Adding Rennet – How To Achieve A Curd

This post is Part 3 of the continued basic home cheese making instructions. See the Curd Nerd Beginner Page or the Basic Instructions category for previous parts.

We’ve talked milk, we’ve added the cultures. Now it’s time to set up a curd. Let’s add the Rennet.

What is Rennet?

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Cheese Starter Cultures – How To Add

Cheese Starter Cultures – How To Add

Cheese starter cultures

Cheese starter cultures are a form of bacteria used in the production of cheese. They are added to the milk at the start of the cheese making process (not for all cheeses though, there are exceptions such as Haloumi) in order to determine taste, smell, texture and mouth feel.

The main cheese starter cultures are Thermophilic and Mesophilic. Thermophilic cultures can handle being heated to higher temperatures, Mesophilic cultures  suffers at higher temperatures. There are also specific culture strains made by commercial manufacturers which fall into each of these types (Therm and Meso) and each subtly changes the results you will get with your cheese. Your recipe should tell you which culture type you need.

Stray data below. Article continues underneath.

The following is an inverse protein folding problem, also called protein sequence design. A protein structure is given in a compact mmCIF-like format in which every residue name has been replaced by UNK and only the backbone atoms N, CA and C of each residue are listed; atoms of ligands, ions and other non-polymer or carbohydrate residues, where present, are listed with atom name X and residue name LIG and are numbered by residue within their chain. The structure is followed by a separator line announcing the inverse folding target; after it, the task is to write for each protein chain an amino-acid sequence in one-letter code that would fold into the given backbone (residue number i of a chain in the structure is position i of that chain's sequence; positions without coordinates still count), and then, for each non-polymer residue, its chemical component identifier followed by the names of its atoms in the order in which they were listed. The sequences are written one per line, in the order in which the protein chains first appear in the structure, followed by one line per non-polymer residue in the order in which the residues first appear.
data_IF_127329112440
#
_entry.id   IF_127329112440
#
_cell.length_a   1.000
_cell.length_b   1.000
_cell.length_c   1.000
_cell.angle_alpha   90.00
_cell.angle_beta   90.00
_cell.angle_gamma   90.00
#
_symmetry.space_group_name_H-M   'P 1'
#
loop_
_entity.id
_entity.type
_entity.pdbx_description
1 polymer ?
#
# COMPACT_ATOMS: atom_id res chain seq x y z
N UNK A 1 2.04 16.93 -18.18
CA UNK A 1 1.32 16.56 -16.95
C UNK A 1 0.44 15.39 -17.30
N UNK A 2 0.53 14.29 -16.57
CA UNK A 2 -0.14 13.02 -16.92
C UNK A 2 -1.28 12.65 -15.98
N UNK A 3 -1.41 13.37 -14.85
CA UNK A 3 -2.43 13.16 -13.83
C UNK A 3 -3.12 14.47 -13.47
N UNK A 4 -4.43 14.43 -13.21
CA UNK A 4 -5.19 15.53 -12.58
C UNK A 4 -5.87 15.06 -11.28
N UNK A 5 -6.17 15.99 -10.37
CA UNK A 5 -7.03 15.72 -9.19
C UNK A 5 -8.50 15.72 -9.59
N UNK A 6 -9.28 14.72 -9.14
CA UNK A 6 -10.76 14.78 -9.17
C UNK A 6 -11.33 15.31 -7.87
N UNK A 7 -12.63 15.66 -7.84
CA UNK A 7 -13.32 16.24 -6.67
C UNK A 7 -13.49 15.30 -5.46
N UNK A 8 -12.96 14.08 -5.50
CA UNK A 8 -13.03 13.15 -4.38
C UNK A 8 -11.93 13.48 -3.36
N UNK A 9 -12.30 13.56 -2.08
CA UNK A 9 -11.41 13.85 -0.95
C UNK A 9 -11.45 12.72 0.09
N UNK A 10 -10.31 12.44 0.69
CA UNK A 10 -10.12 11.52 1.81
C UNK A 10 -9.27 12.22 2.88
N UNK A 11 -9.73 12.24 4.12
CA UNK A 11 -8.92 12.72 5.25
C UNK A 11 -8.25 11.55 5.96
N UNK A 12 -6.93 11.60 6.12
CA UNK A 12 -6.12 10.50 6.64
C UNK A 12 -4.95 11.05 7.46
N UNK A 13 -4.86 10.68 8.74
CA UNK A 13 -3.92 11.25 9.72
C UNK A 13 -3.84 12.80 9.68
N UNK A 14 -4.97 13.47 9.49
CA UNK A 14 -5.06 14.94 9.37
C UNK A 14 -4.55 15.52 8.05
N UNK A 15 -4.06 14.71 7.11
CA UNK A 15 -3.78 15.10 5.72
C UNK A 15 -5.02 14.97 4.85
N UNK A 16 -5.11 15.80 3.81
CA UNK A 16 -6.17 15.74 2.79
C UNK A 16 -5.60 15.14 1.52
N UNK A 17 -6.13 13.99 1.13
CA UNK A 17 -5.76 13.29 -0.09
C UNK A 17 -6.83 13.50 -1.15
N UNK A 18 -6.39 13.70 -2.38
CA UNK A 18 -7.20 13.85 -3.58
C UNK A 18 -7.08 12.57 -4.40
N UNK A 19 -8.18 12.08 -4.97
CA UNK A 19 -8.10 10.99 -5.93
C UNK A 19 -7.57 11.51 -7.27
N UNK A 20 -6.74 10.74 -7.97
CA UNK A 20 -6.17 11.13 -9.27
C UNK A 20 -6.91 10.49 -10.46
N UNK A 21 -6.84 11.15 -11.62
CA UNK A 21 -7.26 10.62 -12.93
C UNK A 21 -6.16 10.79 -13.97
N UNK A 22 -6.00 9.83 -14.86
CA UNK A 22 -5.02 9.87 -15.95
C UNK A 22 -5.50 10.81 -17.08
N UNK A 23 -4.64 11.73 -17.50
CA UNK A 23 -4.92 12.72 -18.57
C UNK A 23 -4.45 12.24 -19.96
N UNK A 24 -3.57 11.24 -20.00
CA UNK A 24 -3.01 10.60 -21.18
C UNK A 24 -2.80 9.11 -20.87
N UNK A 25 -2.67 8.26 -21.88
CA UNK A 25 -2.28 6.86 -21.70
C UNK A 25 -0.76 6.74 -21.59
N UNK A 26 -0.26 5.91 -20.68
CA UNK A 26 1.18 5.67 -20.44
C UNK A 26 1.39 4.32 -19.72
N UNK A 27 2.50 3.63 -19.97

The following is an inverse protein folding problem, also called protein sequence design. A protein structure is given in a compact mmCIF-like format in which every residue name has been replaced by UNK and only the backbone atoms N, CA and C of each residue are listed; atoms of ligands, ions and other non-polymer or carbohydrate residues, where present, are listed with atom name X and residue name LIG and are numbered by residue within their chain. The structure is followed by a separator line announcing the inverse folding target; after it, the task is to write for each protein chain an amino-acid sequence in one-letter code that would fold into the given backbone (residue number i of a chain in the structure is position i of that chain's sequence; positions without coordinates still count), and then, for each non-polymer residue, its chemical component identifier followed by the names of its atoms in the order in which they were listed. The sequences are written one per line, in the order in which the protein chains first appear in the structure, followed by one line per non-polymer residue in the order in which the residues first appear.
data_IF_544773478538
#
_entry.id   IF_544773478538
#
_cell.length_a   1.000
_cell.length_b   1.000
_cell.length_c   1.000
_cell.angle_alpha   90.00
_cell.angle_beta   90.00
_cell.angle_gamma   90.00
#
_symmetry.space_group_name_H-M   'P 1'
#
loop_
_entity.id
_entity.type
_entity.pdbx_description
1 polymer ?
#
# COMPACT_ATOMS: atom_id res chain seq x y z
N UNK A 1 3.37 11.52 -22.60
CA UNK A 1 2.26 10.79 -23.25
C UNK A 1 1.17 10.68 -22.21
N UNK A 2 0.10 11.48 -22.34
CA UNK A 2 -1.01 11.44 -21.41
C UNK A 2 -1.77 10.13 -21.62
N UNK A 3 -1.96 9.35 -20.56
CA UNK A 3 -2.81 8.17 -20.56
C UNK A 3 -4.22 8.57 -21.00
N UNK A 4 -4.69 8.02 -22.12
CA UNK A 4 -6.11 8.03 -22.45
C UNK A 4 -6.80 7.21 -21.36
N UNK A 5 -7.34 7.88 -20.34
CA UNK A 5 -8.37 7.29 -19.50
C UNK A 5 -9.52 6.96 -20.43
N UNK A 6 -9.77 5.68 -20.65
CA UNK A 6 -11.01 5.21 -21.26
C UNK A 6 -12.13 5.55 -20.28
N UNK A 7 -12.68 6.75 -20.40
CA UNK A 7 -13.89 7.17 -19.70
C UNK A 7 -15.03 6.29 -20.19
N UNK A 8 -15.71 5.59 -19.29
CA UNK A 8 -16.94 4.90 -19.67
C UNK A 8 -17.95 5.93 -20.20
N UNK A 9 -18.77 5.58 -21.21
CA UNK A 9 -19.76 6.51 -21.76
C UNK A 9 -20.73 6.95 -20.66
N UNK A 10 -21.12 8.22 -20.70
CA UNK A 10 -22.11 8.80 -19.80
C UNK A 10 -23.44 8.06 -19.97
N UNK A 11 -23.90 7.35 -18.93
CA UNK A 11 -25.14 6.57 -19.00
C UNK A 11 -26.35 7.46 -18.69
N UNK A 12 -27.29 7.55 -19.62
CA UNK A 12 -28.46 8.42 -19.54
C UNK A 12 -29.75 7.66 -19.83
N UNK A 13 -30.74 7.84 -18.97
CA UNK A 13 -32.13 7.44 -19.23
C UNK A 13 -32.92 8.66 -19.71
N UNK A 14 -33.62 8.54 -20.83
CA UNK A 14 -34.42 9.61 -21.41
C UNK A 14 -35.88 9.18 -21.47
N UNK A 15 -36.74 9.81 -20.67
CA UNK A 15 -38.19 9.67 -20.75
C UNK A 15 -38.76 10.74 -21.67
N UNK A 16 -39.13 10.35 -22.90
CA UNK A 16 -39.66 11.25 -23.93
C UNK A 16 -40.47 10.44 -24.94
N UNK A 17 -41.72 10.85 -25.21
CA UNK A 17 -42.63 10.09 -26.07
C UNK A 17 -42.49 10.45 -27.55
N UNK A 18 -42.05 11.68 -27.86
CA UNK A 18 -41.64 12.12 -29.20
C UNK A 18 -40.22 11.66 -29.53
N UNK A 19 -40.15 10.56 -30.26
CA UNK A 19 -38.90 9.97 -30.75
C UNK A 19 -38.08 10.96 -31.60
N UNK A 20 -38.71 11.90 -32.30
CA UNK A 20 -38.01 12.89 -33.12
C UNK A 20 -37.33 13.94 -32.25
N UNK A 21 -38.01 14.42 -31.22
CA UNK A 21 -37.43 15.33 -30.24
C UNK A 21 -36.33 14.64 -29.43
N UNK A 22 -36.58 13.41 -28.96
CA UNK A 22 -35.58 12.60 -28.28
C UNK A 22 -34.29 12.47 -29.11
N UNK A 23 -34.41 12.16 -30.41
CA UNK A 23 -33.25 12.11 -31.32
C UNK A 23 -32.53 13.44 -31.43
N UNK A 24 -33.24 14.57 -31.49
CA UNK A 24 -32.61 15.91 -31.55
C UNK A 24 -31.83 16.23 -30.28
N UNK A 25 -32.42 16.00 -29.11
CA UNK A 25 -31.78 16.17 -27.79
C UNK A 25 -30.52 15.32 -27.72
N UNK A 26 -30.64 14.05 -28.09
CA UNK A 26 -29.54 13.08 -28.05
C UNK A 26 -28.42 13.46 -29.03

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Cheese Making – We’re Going To Need Some Milk

Cheese Making – We’re Going To Need Some Milk

This post is Part 1 of the continued basic home cheese making instructions. See the Curd Nerd Beginner page or the Basic Instructions category for previous parts.

All of the cheeses you will read about here will be made with raw milk. Fresh, raw, cows milk to be exact.

milk cheese - home cheese making

Unfortunately I don’t have access to goats milk so recipes that should traditionally be made with goats milk, have been made with cows milk. I know, it’s not true to form but a home cheese maker must work with what they have.

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